Tomb Raider: Ideological Perspectives & Transmedia Narratives.

The Evolution of Lara Croft (1996–2015)

The Tomb Raider franchise is arguably one of the most significant bodies of cross-platform media created to date; spanning over two decades (1996-present) with an impressive array of video games starring the iconic British archaeologist Lara Croft. The concept was created originally by the British gaming company Core Design and then passed on to be developed by Eidos Interactive and Square Enix. Over the years, Lara has traversed her way through exotic locations - raiding tombs, obtaining artefacts and fighting everything from the supernatural to armed mercenaries. This essay is going to focus on the ideological perspectives behind Lara as one of the first successful and mainstream female protagonists, studying the psychoanalytic context of her coded representation and how the ideology behind her image has shaped her, and changed over time. Also, the relevance of the context of society, and how embedded ideology affects representation in gender, analysing this concept through the perspectives of Slavoj Žižek, Laura Mulvey, Helen W. Kennedy and various others. This leads onward into the investigation of transmedia narratives, and the ways in which they can enrich a huge franchise such as Tomb Raider, where this essay will indulge in the exploration of each media artefact that Lara has to offer, looking through the eyes of theorists such as Henry Jenkins, Drew Davidson and Max Giovagnoli.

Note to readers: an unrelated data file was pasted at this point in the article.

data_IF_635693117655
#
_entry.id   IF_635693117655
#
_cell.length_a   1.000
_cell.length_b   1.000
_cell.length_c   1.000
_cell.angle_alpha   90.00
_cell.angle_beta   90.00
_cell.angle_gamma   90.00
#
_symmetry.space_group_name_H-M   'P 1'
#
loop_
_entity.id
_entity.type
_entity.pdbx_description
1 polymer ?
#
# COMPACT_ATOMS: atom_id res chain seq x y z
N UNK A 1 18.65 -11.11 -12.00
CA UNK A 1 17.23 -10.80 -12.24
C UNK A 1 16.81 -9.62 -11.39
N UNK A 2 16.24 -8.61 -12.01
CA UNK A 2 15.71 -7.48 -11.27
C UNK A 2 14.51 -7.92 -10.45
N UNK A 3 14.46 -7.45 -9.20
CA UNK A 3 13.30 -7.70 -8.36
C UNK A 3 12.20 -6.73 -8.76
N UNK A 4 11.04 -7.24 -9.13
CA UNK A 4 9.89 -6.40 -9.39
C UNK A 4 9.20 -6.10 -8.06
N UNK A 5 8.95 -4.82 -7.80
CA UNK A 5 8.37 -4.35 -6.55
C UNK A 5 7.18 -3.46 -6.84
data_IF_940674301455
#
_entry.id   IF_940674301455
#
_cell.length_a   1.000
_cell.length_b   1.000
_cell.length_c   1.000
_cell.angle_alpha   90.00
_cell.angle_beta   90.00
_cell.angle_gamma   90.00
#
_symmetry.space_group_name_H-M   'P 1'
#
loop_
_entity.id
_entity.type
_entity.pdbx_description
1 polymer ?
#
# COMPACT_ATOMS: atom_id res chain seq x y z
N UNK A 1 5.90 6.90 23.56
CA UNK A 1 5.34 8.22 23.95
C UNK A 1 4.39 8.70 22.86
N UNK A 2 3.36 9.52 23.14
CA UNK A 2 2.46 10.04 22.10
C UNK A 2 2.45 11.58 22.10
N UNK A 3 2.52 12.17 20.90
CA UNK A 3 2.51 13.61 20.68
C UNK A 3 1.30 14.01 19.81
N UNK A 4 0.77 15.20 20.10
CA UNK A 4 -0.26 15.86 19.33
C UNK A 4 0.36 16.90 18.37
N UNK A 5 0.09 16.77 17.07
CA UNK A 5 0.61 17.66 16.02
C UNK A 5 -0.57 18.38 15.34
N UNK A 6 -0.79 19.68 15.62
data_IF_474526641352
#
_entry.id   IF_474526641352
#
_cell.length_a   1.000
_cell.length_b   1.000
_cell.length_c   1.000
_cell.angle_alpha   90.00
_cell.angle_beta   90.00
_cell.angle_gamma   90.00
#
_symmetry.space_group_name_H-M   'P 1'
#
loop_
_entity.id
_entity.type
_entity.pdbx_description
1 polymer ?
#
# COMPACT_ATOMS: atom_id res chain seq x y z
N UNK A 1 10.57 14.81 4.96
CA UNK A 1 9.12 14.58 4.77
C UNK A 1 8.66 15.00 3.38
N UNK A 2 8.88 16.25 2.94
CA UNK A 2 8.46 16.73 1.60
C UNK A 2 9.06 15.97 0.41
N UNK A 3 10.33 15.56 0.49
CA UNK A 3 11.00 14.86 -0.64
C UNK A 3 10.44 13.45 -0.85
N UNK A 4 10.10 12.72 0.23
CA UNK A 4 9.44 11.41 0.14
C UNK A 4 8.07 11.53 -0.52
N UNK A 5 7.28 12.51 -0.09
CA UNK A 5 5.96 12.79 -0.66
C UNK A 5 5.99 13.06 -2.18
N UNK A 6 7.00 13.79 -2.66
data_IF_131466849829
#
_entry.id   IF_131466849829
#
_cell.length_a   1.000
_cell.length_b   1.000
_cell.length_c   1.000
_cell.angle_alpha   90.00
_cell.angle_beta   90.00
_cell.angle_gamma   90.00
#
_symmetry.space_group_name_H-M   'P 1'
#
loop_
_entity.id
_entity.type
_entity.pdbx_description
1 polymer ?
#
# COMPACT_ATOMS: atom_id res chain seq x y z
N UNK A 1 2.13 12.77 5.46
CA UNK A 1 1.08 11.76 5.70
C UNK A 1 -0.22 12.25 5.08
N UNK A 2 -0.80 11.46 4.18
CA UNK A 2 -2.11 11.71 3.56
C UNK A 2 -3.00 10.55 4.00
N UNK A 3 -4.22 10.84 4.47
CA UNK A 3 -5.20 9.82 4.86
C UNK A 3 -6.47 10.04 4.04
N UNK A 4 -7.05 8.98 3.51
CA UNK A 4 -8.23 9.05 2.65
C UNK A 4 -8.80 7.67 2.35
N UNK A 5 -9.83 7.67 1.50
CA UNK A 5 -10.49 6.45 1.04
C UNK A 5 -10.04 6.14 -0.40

The outstanding success of the first Tomb Raider game released in 1996 triggered a chain reaction at Core Design, as they proceeded to release the next four games annually, leading to 58 million copies of the game being sold worldwide.

“When Tomb Raider hit the games market, it did so with a good degree of corporate muscle behind it: indeed the game was launched as a significant part of the Sony Playstation offensive. It was a game which deployed the latest in technical advances in games design. Featuring a navigable three-dimensional game space, a simple but atmospheric soundtrack and a level of cinematic realism previously unattainable” (Kennedy. H, 2002)

Lara had swiftly become a worldwide star in one of the best-selling video game franchises of all time, setting the tone for action-adventure games to come in the future such as the popular franchise ‘Uncharted’ starring male explorer Nathan Drake. Advertisers caught on very quickly to Lara’s rise to fame, and took advantage of her sex appeal and ‘badass’ image in order to mould her into a virtual commodity. She sold everything from the energy drink Lucozade,to SEAT cars in France, and even VISA credit cards in Japan. Her worldwide appeal was extremely captivating, and the synergistic relationships created between the Tomb Raider brand and the companies of the products provided even more invaluable exposure for young Lara Croft.